Arch-rivals Trump, Romney meet

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Washington, November 21
Mitt Romney, a moderate Republican, who branded Donald Trump a “con man, phony and fraud” during the election campaign, today met the President-elect and had a “far-reaching conversation” on world affairs, amid reports that he is being tipped to be the next US
Secretary of State.
The 2012 Republican presidential nominee and one of Trump’s most vocal Republican Party critics during this year’s election campaign, met privately with the President-elect for about an hour at Trump’s private golf course in Bedminster, New Jersey.
After the meeting, Romney offered no hint as to whether he was offered or would accept a role in Trump’s administration.
“We had a far-reaching conversation with regards to the various theaters in the world where there are interests of the United States of real significance,” Romney told reporters.
“We discussed those areas, and exchanged our views on those topics – a very thorough and in-depth discussion in the time we had,” Romney, 69, said. “I appreciate the chance to speak with the President- elect and I look forward to the coming administration and the things that it’s going to be doing,” said Romney, who during the Republican primary had described Trump as a “con man” and had asked his supporters not to vote for Trump.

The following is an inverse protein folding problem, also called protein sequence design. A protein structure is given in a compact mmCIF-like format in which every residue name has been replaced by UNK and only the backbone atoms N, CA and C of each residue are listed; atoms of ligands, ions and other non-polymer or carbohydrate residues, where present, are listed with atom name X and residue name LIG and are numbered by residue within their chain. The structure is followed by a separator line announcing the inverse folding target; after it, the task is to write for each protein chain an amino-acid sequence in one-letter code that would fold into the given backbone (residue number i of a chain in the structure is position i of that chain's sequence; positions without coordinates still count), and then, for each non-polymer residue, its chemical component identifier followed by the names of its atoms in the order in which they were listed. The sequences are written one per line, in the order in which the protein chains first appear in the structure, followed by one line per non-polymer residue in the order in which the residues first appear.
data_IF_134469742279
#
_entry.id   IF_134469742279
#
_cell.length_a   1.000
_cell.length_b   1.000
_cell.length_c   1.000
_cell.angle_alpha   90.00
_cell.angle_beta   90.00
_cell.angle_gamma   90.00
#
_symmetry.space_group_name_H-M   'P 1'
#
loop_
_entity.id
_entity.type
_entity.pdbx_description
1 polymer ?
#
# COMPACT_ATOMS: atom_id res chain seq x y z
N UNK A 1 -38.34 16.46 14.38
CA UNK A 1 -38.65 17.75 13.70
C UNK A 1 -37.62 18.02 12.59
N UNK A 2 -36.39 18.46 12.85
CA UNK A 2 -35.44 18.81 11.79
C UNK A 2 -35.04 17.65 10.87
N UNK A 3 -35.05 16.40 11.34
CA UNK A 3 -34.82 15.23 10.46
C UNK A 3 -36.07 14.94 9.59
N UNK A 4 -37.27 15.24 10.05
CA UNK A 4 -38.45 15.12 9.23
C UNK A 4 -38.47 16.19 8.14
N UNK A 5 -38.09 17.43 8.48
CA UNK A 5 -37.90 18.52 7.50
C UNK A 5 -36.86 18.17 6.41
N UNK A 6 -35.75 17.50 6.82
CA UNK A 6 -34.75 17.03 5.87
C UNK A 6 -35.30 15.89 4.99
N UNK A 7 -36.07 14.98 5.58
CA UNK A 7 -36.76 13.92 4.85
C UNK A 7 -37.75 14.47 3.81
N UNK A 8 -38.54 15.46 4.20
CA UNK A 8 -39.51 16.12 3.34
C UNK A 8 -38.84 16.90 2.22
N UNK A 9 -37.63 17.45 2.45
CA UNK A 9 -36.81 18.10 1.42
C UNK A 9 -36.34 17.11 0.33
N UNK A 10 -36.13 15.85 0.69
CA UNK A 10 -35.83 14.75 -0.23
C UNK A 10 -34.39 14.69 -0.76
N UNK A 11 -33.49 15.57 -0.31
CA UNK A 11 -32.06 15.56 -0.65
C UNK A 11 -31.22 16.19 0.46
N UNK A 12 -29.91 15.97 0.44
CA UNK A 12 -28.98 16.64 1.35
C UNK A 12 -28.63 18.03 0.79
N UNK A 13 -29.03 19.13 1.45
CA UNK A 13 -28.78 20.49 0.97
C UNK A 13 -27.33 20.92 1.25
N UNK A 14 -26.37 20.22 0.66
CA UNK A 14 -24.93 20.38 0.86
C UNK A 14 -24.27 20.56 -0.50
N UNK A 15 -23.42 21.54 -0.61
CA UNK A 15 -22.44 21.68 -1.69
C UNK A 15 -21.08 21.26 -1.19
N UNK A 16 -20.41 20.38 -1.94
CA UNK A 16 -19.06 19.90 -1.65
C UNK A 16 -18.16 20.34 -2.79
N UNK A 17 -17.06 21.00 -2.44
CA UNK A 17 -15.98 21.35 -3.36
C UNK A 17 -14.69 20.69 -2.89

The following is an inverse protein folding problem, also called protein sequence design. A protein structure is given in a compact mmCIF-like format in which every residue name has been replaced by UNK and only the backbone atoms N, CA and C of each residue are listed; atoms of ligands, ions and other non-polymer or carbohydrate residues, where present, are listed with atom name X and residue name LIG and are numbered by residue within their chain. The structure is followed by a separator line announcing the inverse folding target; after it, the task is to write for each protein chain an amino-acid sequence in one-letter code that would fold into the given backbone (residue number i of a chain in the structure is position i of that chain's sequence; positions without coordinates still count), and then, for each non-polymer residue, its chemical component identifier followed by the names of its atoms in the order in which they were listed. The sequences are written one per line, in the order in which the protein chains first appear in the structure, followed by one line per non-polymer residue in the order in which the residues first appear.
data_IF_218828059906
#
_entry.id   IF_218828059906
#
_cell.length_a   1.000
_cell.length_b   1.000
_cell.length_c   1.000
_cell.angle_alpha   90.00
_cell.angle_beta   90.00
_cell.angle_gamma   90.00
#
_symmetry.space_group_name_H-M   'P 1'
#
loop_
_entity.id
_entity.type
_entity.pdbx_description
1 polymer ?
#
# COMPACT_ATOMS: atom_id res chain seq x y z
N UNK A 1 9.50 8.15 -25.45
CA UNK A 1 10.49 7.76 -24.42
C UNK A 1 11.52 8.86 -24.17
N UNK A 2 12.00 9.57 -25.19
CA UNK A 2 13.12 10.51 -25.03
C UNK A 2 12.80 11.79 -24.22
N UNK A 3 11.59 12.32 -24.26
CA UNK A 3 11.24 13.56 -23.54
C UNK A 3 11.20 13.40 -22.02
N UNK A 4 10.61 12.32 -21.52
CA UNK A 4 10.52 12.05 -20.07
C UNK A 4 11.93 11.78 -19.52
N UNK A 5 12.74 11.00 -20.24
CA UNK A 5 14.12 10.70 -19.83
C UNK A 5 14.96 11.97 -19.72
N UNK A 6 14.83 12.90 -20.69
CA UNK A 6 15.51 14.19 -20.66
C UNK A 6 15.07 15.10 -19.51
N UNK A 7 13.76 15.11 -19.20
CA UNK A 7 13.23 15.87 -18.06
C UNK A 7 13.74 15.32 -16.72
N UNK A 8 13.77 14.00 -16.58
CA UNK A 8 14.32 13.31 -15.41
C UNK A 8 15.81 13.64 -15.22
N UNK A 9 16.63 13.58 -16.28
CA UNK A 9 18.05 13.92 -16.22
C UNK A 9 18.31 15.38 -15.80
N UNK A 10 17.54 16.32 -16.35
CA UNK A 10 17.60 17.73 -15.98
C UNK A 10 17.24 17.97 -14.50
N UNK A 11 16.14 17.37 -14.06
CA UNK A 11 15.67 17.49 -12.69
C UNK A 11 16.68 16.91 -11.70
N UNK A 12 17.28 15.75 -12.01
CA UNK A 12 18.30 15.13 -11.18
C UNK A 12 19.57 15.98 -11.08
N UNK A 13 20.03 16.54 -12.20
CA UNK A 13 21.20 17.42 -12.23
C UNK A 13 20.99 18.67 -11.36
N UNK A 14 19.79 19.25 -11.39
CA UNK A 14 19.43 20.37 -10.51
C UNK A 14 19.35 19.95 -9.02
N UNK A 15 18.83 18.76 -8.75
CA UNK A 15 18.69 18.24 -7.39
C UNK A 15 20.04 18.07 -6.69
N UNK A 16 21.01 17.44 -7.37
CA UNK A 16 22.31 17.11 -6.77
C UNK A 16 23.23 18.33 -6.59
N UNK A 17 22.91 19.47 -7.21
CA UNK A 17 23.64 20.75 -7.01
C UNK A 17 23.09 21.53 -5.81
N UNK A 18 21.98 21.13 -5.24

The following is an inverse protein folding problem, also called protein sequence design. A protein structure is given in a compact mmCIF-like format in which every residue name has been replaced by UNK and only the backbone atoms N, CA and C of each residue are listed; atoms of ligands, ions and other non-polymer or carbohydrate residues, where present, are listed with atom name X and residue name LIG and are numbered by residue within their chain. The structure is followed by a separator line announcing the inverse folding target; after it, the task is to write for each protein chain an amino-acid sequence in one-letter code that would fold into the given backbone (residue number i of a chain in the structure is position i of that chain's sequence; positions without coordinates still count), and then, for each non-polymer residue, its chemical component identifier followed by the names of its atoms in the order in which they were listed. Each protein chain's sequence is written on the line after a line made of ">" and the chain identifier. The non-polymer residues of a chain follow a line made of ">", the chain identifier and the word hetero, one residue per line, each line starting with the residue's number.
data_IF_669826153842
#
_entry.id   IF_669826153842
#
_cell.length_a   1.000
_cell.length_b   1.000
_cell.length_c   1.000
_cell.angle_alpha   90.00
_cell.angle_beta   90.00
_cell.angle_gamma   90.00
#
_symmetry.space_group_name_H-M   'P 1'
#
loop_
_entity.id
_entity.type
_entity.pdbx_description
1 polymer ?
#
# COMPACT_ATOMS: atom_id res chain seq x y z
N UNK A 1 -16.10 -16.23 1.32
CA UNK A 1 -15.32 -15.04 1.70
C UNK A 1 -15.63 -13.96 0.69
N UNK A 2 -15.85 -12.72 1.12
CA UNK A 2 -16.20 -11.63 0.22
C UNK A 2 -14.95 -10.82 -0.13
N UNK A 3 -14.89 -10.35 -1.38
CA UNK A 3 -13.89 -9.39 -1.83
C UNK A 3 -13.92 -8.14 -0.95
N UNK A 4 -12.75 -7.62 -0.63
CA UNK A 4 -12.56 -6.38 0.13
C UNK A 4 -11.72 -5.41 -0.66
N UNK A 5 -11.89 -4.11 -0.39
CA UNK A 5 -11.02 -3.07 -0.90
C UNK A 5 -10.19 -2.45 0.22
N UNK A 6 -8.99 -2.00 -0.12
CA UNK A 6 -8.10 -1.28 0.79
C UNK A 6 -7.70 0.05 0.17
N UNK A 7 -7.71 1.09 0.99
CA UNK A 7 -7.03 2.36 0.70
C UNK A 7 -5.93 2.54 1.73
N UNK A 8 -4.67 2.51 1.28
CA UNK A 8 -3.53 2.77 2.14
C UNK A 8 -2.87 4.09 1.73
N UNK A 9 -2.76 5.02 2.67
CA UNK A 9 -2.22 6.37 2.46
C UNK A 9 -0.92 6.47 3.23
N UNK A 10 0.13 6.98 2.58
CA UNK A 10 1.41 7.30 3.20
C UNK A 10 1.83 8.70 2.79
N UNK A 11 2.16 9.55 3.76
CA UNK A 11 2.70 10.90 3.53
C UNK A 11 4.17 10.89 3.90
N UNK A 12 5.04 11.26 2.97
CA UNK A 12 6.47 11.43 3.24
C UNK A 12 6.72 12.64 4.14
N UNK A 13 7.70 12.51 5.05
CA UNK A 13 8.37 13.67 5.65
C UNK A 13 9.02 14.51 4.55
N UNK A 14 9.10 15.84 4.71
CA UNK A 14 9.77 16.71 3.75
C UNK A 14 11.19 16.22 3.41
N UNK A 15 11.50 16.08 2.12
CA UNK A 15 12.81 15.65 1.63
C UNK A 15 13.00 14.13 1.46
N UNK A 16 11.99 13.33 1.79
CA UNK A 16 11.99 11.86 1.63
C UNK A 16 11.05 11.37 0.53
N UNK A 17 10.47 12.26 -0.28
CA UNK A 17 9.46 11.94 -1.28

He had also withheld an endorsement of the 70-year-old billionaire, and slammed him a “phony, a fraud” and accused him of “playing the American public for suckers.”
Trump walked Romney out at the end of the meeting and said “it went great.
” He did not take any questions. It is being speculated that Trump is considering Romney for the position of Secretary of State in his administration.
For Trump, Romney, a former Governor of Massachusetts would bring an immediate burst of knowledge, global credibility, sound temperament and competence to his nascent administration, CNN reported.
His selection would also be seen as a genuine gesture to bind the wounds in the Republican Party and the foreign policy establishment left over from a bitter primary campaign.
It could also open the floodgates for the kind of credible, experienced Republican foreign policy insiders who Trump needs to staff crucial, lower-ranking national security jobs, to join the administration.
And since Trump’s core voters are more concerned with draining the swamp of well known Washington insiders than foreign policy, the State Department may be one place he could put an establishment figure and not sustain much political damage, it said.

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